About an hour later, I was out of surgery and in recovery. Meanwhile, my doctor met with David and my mom to let them know how it went and to go over what she found in surgery while showing them the pictures of my insides (weird!).

I was in recovery for about 2 ½ hours! Which made everyone wonder what was going on, but honestly I must have just been really loopy because I do remember dosing off and on for quite a while and was in quite a bit of pain when I woke up so they were trying to get that under control before they allowed my family to come back to see me. Shortly after I woke up the very first time, still pretty out of it, my doctor was by my side and told me all went well but they found endometriosis…and a lot of it…

To be continued…


The Window

20 Feb

Outside the rain runs down the, dirtied by months of ice and snow, window. The first rain always makes things so gloomy until the salted, filthy snow melts into the ground and the muddy, brown grass turns green again.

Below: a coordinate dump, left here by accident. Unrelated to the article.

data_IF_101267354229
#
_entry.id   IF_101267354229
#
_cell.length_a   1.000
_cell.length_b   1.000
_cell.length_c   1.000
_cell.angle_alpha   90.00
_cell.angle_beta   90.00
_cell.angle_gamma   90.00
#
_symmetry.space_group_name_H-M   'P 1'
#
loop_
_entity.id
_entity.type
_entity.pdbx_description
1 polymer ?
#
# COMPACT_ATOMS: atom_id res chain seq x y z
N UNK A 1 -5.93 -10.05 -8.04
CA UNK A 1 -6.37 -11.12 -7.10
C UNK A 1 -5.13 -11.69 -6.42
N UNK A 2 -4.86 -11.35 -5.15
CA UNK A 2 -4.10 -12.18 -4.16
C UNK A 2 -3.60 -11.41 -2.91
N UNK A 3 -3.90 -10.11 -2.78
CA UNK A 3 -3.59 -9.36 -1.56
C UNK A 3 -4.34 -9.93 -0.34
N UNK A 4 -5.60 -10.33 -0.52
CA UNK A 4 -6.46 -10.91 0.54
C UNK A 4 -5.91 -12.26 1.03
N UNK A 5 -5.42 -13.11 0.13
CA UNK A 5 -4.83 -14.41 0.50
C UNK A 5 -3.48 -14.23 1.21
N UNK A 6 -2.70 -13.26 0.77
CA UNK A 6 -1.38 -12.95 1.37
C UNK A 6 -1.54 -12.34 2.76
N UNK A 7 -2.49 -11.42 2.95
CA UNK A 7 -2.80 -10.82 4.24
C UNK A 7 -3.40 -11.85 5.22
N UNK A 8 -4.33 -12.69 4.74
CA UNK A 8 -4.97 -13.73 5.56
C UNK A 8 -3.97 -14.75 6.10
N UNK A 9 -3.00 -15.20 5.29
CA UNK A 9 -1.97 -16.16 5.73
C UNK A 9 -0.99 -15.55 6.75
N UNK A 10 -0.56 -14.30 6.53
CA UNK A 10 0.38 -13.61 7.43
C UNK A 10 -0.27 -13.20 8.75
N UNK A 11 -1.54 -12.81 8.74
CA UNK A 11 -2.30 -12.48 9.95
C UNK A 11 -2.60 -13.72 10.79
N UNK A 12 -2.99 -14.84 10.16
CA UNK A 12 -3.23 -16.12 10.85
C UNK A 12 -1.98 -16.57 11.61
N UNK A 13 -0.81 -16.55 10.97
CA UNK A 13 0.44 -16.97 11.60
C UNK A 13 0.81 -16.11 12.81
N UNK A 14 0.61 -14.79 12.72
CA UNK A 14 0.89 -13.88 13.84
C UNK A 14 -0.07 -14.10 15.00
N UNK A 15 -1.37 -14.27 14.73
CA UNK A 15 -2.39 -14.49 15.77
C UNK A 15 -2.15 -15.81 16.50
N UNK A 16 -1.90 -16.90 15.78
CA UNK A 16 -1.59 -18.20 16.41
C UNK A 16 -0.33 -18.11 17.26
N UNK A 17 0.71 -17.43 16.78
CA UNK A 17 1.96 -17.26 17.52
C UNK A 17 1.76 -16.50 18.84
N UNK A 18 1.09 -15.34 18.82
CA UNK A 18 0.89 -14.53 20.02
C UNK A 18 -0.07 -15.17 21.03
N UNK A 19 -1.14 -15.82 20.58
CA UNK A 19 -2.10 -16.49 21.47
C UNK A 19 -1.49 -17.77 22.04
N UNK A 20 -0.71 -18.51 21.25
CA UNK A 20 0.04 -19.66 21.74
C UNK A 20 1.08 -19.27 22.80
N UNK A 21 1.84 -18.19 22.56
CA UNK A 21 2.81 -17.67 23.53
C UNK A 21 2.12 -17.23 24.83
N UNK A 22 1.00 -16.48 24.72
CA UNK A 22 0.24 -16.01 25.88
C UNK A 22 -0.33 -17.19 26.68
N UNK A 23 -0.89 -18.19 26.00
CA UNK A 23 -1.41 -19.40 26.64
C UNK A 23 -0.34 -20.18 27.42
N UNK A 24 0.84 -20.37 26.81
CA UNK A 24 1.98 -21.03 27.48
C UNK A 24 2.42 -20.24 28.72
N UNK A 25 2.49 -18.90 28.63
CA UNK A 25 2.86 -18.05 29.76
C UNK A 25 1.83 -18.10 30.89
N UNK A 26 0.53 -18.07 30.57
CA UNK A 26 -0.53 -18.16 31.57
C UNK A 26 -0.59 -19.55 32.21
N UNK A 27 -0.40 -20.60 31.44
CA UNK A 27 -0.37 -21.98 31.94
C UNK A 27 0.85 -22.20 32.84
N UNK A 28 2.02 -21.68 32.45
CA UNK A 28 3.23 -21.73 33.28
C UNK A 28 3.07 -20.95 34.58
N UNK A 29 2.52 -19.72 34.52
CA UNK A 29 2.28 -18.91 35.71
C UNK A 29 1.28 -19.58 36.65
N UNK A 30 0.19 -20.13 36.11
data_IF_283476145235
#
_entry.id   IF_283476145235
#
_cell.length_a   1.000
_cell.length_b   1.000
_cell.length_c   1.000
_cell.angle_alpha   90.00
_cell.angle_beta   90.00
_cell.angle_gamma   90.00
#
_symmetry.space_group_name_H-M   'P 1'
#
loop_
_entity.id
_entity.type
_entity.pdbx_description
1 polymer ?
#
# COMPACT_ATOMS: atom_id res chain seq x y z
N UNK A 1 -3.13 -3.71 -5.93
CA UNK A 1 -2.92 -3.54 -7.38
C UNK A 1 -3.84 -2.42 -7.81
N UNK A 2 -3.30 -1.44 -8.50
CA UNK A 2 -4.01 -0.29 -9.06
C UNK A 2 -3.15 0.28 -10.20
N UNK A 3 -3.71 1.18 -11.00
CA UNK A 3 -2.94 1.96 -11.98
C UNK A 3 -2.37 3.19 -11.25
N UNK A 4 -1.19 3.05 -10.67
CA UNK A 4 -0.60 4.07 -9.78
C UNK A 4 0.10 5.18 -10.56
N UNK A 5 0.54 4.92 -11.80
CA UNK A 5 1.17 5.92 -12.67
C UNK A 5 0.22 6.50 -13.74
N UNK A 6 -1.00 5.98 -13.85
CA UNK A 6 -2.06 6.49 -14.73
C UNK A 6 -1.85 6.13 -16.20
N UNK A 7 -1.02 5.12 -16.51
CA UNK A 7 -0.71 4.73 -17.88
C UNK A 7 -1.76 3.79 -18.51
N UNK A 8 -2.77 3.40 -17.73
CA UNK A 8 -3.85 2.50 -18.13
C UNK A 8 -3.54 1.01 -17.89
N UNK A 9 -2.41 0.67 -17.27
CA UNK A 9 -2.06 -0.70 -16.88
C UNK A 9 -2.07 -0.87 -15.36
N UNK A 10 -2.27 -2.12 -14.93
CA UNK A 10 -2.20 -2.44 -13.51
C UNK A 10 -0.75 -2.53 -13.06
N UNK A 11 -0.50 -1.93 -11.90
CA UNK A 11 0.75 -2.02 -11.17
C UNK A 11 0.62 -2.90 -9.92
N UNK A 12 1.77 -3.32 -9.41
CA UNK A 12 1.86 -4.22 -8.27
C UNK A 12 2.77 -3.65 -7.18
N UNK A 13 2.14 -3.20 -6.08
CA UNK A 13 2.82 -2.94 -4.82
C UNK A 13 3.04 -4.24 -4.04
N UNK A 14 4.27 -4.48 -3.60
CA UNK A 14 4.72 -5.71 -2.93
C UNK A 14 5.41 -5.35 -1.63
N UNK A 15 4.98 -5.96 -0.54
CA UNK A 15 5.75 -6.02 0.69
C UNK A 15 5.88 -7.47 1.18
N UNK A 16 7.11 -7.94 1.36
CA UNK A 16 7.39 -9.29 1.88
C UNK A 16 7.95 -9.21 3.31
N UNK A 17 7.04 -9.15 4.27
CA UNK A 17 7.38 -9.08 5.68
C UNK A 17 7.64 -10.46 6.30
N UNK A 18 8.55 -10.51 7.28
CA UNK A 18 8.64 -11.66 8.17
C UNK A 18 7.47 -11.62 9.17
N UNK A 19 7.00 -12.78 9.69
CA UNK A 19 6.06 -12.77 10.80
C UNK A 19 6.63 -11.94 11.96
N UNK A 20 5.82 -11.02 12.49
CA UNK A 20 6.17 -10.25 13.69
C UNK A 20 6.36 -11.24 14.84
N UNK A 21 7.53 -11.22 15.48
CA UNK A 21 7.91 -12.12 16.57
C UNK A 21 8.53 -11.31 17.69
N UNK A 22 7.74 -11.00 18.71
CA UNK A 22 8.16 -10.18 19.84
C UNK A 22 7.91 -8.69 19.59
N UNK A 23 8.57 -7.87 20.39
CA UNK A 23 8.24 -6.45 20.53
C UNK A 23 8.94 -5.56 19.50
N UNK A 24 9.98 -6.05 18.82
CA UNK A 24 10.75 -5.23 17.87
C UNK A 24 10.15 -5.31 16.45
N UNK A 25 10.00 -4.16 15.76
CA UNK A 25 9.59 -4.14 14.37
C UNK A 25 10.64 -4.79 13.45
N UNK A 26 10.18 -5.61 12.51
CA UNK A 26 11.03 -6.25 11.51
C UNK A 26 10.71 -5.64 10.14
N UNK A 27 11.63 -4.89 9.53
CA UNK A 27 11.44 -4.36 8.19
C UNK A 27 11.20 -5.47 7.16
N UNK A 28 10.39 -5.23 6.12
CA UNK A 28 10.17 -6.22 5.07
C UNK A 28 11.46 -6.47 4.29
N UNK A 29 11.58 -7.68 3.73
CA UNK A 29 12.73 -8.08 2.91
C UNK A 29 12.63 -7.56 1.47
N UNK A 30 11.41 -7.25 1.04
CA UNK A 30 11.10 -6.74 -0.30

Gizmo is so over the dry winter static

Gizmo is so over the dry winter static

Iowa winters in particular can be long and dreadful. The first snowfall is exciting and beautiful, but after the holidays are over, the frigid temperatures and constant snow starts to cloud over everyone – making it hard to remember the joys of summer and the times when happiness comes so easily.

Thankfully, no season in life lasts forever.  The winter season is slowly shifting towards spring; flowers, sun, and the comfort of warmer air. I look out that same window and see my reflection staring back.

I snap back into reality and realize that that reflection says it all.

Much like the weather, we (David and I) are in a season of waiting. A season that feels similar to a long, gloomy winter that never seems to end.

My hope has started to shift from wanting to experience the next season, to getting the most out of this one. I refuse to waste this time in our lives and have it be forever haunted by that deep pain at the bottom of my stomach that includes the broken pieces of so many hard days.